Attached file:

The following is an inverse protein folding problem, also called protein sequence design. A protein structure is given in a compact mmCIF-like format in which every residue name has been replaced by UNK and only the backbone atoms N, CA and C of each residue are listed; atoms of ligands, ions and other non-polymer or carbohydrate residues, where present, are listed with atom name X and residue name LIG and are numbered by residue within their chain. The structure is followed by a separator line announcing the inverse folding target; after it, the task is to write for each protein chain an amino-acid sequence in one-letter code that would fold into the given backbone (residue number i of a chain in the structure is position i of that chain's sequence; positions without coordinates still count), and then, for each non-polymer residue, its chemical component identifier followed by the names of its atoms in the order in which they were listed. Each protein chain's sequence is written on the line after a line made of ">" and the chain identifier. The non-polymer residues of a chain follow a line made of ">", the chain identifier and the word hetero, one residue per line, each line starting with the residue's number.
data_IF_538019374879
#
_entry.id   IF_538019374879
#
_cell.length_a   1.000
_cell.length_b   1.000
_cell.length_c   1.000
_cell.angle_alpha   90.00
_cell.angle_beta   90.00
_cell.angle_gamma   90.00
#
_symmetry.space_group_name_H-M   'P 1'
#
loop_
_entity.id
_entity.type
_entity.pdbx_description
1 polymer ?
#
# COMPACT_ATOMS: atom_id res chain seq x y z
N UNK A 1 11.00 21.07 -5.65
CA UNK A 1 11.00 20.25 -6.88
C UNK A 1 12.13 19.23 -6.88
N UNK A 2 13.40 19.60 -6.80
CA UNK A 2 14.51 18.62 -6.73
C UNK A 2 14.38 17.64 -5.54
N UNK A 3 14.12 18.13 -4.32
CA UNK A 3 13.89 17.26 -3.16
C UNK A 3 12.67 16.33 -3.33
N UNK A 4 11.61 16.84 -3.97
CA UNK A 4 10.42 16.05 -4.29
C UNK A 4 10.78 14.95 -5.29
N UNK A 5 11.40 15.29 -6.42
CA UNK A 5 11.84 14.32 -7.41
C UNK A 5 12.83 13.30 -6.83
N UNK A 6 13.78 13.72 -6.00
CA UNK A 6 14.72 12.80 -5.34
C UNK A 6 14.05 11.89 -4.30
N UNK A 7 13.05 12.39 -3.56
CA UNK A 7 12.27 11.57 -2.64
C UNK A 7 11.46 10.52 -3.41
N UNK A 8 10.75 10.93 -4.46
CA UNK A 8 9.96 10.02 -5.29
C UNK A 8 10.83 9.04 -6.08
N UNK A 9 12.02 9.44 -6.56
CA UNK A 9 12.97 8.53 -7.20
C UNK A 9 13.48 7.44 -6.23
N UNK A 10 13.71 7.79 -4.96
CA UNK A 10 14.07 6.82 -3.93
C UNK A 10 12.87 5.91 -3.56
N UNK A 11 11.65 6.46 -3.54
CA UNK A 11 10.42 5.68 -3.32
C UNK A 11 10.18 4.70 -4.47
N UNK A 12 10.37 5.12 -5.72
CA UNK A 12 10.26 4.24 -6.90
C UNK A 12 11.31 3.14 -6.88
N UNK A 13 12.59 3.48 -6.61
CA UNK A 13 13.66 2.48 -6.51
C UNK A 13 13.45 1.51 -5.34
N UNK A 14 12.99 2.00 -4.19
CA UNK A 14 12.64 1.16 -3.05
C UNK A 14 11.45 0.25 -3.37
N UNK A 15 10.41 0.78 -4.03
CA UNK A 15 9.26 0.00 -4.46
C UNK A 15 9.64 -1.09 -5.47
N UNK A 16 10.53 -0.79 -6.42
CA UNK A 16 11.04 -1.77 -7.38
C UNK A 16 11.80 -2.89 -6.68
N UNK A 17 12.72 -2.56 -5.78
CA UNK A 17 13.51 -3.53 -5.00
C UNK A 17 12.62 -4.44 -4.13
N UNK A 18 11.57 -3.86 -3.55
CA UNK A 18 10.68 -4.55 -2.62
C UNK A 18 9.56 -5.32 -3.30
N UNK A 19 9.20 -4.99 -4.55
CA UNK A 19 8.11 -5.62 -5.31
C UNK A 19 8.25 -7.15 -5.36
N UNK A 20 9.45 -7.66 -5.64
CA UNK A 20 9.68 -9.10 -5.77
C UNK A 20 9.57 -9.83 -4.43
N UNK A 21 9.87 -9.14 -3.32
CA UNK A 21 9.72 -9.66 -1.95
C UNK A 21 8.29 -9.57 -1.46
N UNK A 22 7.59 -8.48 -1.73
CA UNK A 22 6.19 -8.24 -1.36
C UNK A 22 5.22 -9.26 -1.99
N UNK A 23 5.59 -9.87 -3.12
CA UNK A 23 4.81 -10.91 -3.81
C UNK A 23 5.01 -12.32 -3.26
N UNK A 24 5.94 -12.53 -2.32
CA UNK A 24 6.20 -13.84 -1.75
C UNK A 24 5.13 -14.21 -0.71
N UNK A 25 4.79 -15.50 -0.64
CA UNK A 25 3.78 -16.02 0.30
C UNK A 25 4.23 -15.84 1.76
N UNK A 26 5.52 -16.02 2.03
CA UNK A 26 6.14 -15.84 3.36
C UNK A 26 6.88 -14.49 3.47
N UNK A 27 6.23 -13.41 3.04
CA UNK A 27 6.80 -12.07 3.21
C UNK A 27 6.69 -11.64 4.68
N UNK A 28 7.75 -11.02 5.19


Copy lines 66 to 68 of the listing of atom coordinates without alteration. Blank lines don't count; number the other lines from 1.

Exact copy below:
C UNK A 15 9.64 -1.09 -5.47
N UNK A 16 10.53 -0.79 -6.42
CA UNK A 16 11.04 -1.77 -7.38